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Huygens to test Volta's 200-year old invention at Titan

Huygens to test Volta's 200-year old invention at Titan

27 March 2000

The Cassini/Huygens spacecraft has already completed a third of its interplanetary journey to Saturn and Titan. During the journey the Huygens Probe is usually dormant, so it does not require much electrical power to stay healthy. Even when it does need electrical power for the periodic checkout activities, it can always rely on the Orbiter's radio-isotope thermo-electric generators. So the probe is like a baby in the womb, being fed by the mother Orbiter. Once the baby is born, it has to learn to survive by itself and the same applies to Huygens. After the release from Cassini, the Probe will have to rely on its own power electrical generator: 5 LiSO2 batteries with a total capacity of 1800 Wh.

Alessandro Volta, the Italian physicist who invented the first battery, would be very proud if he knew that his discovery 200 years ago is playing such an important role in a mission as delicate as Huygens. Volta's name is also linked with Titan exploration, because in 1778 he discovered the gas methane, one of the main components of Titan's atmosphere. But his main claim to fame remains that, on 20 March 1800, on a foggy morning in Pavia near Milan (typical early spring weather for Northern Italy), he announced that he had developed the first electric battery, providing future generations with a constant source of current electricity, storing power with efficiency and economy. Today we call a battery any device used to store electrical energy, essentially a tin full of chemicals that produce electrons. Batteries have three basic components: the anode, the cathode, and an electrolyte system. Electrons flow from the metal cathode through an electrical device to the anode, made of a different metal. This current allows the electrical device to function. The electrons are supplied by a chemical reaction in the electrolyte system.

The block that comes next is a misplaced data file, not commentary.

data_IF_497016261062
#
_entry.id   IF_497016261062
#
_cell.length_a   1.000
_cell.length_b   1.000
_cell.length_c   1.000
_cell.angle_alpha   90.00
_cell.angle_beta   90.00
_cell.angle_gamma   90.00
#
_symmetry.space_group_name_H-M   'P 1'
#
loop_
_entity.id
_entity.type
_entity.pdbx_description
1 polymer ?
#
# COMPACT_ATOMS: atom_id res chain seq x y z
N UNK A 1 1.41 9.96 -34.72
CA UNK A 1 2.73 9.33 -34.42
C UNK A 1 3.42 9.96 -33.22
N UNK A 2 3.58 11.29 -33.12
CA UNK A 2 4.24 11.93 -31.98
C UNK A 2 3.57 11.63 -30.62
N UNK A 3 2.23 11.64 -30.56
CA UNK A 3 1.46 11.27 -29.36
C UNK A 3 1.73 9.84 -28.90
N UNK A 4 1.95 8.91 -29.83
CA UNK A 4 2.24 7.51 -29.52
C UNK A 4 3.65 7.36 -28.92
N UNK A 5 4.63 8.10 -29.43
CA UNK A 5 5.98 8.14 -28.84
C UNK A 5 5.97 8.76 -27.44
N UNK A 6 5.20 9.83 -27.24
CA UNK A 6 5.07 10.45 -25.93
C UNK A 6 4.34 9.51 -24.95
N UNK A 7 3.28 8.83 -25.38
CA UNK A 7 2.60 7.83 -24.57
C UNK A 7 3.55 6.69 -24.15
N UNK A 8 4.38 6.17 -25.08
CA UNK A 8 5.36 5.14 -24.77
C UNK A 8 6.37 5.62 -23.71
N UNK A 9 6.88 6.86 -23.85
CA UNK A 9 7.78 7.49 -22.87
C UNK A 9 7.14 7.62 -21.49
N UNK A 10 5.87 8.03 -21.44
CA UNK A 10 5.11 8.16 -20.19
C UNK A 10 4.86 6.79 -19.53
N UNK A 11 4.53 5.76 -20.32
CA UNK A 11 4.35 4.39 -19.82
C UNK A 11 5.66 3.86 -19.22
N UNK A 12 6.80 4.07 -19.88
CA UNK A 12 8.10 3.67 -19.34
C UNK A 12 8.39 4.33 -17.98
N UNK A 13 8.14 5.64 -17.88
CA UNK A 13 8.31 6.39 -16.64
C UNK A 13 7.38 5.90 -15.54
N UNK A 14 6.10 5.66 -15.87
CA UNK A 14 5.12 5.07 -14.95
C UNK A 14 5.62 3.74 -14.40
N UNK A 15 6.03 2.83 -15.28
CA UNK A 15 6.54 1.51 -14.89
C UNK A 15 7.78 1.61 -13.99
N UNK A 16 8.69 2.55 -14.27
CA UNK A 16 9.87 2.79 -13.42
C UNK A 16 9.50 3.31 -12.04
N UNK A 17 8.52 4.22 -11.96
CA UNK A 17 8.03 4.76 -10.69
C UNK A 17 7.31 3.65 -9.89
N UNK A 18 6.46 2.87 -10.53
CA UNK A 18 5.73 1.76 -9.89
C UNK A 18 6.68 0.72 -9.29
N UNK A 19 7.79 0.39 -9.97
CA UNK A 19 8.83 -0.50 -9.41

Modern battery design focuses on finding ideal combinations of metals and electrolytes to simultaneously maximize the amount of electrons produced by the chemical reaction and the speed at which they can pass through the system. The nature of the materials used is critical to maximise portability, versatility, safety and the possibility for recharge in a cell.

In the past 200 years, battery technology has progressed, seeking more flexible, efficient ways to store electric power. When Volta created the first battery, he layered zinc, blotting paper soaked in salt water, and silver, this arrangement was known as a Voltaic pile.

After Volta's success, other scientists sought more efficient energy storage techniques. The first commonly used battery in the 1800s was the Daniel cell, which was used for telegraphs and doorbells. Producing a more powerful current than the voltaic pile, its use was restricted because it had to remain stationary due to the sensitive nature of the electrolyte system.